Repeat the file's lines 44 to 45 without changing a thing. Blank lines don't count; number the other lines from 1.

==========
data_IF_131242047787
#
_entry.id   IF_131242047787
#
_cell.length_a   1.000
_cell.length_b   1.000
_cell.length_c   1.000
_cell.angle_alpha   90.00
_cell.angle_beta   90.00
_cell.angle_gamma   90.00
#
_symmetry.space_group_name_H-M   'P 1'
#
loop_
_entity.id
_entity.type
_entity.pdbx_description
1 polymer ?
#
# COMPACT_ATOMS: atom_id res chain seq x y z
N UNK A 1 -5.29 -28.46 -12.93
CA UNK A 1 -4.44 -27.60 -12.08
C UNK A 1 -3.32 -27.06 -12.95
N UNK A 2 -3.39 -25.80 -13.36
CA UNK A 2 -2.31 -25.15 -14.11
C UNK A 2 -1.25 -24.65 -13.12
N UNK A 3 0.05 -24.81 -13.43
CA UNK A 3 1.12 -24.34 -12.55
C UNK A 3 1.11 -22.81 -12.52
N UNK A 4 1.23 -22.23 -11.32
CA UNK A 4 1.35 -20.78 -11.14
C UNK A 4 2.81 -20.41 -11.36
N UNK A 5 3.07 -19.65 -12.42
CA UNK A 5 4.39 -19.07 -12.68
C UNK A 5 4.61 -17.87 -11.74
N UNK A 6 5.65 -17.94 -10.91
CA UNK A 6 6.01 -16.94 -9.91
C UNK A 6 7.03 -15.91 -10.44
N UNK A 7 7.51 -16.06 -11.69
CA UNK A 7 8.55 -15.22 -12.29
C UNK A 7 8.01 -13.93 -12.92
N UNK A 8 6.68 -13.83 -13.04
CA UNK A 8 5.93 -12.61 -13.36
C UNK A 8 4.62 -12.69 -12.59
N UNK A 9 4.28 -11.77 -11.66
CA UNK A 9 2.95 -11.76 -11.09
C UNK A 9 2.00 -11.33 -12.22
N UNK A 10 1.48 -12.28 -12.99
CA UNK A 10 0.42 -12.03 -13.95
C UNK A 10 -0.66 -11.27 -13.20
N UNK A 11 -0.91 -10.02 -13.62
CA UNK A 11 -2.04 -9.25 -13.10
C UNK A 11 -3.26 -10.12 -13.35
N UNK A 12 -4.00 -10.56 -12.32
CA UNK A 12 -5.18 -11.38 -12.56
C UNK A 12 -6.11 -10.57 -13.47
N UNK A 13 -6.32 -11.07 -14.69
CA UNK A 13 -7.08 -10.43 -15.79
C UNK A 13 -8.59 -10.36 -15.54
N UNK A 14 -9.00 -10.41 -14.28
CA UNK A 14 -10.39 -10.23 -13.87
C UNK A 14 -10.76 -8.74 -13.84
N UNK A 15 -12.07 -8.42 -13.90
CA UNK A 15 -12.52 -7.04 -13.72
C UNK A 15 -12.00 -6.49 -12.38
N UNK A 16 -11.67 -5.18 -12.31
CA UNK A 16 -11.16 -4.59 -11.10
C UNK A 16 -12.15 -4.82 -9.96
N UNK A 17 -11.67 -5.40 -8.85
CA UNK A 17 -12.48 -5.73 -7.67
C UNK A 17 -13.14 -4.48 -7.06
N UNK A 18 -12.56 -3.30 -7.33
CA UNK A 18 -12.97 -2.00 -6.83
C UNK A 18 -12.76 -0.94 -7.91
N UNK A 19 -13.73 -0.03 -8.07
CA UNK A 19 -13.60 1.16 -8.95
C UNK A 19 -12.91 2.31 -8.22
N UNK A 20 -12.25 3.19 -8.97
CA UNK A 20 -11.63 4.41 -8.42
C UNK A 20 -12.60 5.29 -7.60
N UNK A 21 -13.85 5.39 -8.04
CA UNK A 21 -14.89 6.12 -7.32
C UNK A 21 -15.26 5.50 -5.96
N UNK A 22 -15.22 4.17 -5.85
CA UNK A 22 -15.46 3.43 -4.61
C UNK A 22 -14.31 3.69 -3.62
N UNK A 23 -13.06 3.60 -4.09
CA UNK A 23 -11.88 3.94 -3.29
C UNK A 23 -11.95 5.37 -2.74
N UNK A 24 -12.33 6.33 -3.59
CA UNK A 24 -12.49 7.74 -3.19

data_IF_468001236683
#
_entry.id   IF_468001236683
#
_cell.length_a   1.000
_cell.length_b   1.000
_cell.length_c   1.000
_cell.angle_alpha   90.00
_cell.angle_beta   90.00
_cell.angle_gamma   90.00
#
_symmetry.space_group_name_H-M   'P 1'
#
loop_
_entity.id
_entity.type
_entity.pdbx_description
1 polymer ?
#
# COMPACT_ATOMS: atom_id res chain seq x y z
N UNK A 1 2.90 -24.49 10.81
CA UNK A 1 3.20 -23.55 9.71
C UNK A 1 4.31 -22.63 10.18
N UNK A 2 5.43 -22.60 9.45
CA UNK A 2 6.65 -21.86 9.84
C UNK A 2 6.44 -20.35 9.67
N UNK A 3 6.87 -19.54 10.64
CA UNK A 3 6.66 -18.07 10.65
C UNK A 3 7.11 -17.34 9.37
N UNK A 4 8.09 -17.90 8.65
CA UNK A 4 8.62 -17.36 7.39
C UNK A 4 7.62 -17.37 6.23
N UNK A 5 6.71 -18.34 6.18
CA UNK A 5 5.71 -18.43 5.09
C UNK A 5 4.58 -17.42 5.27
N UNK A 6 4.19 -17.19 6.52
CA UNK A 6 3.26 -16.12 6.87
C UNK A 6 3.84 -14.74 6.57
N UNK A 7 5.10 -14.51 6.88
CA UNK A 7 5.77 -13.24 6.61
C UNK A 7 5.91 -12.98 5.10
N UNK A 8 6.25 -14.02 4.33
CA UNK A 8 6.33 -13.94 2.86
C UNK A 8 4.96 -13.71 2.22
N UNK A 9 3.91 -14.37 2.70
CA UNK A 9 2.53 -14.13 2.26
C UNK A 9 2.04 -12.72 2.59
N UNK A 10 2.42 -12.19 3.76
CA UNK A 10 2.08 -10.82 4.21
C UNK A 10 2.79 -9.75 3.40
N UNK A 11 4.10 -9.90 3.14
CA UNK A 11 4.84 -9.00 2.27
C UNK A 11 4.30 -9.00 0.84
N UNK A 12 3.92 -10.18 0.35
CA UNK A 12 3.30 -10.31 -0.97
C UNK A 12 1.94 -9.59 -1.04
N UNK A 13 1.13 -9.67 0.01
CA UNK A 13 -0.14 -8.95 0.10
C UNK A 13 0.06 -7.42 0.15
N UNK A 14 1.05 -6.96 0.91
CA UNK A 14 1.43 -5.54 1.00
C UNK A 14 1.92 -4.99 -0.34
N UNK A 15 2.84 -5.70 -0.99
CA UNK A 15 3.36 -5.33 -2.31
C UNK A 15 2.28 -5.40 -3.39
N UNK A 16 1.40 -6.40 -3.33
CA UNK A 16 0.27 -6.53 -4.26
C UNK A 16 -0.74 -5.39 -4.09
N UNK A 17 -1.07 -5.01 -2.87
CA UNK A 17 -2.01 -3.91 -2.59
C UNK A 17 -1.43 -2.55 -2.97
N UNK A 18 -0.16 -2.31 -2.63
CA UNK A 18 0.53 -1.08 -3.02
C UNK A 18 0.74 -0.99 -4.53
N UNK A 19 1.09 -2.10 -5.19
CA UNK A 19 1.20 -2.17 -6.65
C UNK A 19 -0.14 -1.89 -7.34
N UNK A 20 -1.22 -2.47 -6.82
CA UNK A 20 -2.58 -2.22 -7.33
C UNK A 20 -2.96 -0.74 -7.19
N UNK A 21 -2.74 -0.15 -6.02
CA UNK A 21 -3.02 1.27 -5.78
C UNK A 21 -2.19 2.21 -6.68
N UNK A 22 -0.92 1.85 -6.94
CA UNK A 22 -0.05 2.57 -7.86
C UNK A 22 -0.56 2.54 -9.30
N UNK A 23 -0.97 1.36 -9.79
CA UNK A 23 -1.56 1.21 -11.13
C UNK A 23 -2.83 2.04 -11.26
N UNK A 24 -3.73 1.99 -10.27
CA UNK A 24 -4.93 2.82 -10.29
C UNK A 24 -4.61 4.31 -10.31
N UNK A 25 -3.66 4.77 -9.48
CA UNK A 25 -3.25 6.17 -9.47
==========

C UNK A 8 4.62 -12.69 -12.59
N UNK A 9 4.28 -11.77 -11.66